A Foregone Conclusion
Discipleship: Belief with Strings Attached
If you attend church, listen to Christian radio, or read Christian blogs, you probably have heard someone mention discipleship. As in, “There are Christians, and then there are disciples. Guess what we want you to be?”
Actually, that distinction is an artificial one. The word disciple is the Bible’s term for a follower of Jesus. In short, discipleship is what Christianity is all about. If I am a true Christian, I am a disciple.
This series on discipleship will look at an episode from Jesus’ life from the Gospel of John. John Chapter 9 tells the story of a man who meets Jesus under unusual circumstances and becomes a disciple.
Miracles in John’s Gospel
John writes about Jesus with a magnifying glass in hand. He is not content just to tell us about Jesus’ miracles. He chooses to stick around to watch how people react after the miracle.
This is the case in John 9-10. When Jesus gives sight to a blind man, the whole religious establishment attacks the man.
John marks the irony of the occasion. Over the course of his story, a blind man sees, while those with perfectly good eyesight become spiritually blind.
The Usual Way of Thinking
Just prior to John 9, Jesus walks away from a heated argument with the religious leaders in the temple at Jerusalem (John 8:59).
John 9 opens with these words. “As he [Jesus] passed by, he saw a man blind from birth (John 9:1). John’s wording, “As he passed by,” suggests a chance meeting with the man. The man begs on the temple steps, using the location to garner sympathy from those who encounter him.
The statement that he is “blind from birth” suggests that the man has no eyes at all, a condition now known as anophthalmia.
When the twelve see him, they ask, “Rabbi [the Jewish word for Teacher], who sinned, this man or his parents, that he was born blind?” (John 9: 2)
The twelve live in a morally simple universe. They know nothing about genetic or developmental defects. In their world, blindness and other maladies are results of someone’s sin.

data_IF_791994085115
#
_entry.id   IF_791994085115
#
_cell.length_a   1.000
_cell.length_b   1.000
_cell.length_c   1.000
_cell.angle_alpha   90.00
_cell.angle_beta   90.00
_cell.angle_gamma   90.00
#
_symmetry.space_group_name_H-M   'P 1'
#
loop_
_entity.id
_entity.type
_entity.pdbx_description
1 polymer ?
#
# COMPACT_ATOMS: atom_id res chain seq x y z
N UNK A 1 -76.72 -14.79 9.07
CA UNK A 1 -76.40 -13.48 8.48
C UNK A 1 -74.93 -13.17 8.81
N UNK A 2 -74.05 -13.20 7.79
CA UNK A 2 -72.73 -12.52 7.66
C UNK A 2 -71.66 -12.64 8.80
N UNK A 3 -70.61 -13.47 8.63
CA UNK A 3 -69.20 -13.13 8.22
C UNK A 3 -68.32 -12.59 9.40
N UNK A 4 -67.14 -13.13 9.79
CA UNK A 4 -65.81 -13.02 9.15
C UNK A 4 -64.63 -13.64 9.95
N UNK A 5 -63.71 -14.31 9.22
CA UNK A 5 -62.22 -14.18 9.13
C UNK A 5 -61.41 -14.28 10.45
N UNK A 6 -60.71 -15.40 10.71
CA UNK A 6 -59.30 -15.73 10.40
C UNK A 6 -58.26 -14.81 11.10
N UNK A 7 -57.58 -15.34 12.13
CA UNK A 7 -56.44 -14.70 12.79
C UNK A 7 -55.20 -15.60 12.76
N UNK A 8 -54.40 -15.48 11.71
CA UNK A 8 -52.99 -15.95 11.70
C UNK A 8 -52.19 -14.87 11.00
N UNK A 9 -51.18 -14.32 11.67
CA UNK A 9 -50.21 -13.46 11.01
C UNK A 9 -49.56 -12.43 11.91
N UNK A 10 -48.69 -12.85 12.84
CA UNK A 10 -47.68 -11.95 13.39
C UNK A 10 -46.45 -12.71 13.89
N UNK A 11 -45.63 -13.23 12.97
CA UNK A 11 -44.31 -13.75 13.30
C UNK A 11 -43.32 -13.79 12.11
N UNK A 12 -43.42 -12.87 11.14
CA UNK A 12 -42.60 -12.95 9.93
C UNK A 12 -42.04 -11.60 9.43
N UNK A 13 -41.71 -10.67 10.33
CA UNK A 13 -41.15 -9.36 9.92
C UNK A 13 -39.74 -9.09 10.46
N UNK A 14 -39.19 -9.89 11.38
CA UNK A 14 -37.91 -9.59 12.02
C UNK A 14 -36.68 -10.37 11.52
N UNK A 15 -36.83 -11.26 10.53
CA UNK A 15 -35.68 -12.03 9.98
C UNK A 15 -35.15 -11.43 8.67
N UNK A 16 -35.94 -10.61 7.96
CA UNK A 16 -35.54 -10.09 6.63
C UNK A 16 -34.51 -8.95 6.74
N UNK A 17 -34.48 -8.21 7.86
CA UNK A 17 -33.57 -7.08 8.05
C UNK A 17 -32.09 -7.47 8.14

Their belief assumes that God rewards the righteous and punishes the evil with perfect efficiency. Therefore, some sin necessarily stands behind this man’s blindness. In their minds, no other possibility exists.
A Much Brighter Alternative
Jesus presents a different alternative. “It was not that this man sinned, or his parents, but that the works of God might be displayed in him” (John 9:3).
The beginning of discipleship stands in hope. In contrast to the disciples, Jesus offers possibilities.
John allows the story to unfold on its own. “Having said these things, he spat on the ground and made mud with the saliva. Then he anointed the man’s eyes with the mud and said to him, ‘Go wash in the pool of Siloam’ (which means Sent). So he went and washed and came back seeing” (John 9:6-7).
What Just Happened?
Really, spitting on the ground and then smearing it on a blind man’s eye sockets? Isn’t that a little exploitative?
Obviously, Jesus doesn’t think so. And apparently, neither does the man. He just follows Jesus’ order. When he does, he sees for the first time in his life.
I like to dig beneath the obvious in the biblical accounts, so let me pose some questions. First, why did the man obey Jesus (no pun intended) sight unseen?
I suspect part of the reason lay in Jesus’ words, which may be the first positive words the man has heard in his life. When he hears graceful speech, the grace is irresistible.
The second question is more involved. Why does Jesus send the man away?
I think the answer lies in what he has created. His command to go and wash calls the man to act in faith. And now the man’s faith has made a whole human being. Later in the account, John will stress that before the man receives sight, he “sees” Jesus.
The Unfolding Drama
The drama will continue to mount when the Pharisees discover the man. The religious leaders become split in their opinions about Jesus. Some sense the power of the miracle, while others see only a broken Sabbath. In the midst of the controversy, the man will find himself caught in a religious inquisition.
Meanwhile, Jesus remains out of sight and lets the man endure religious brutality. But he knows his own, and he knows the works of God will grow in him.
The story is far from over.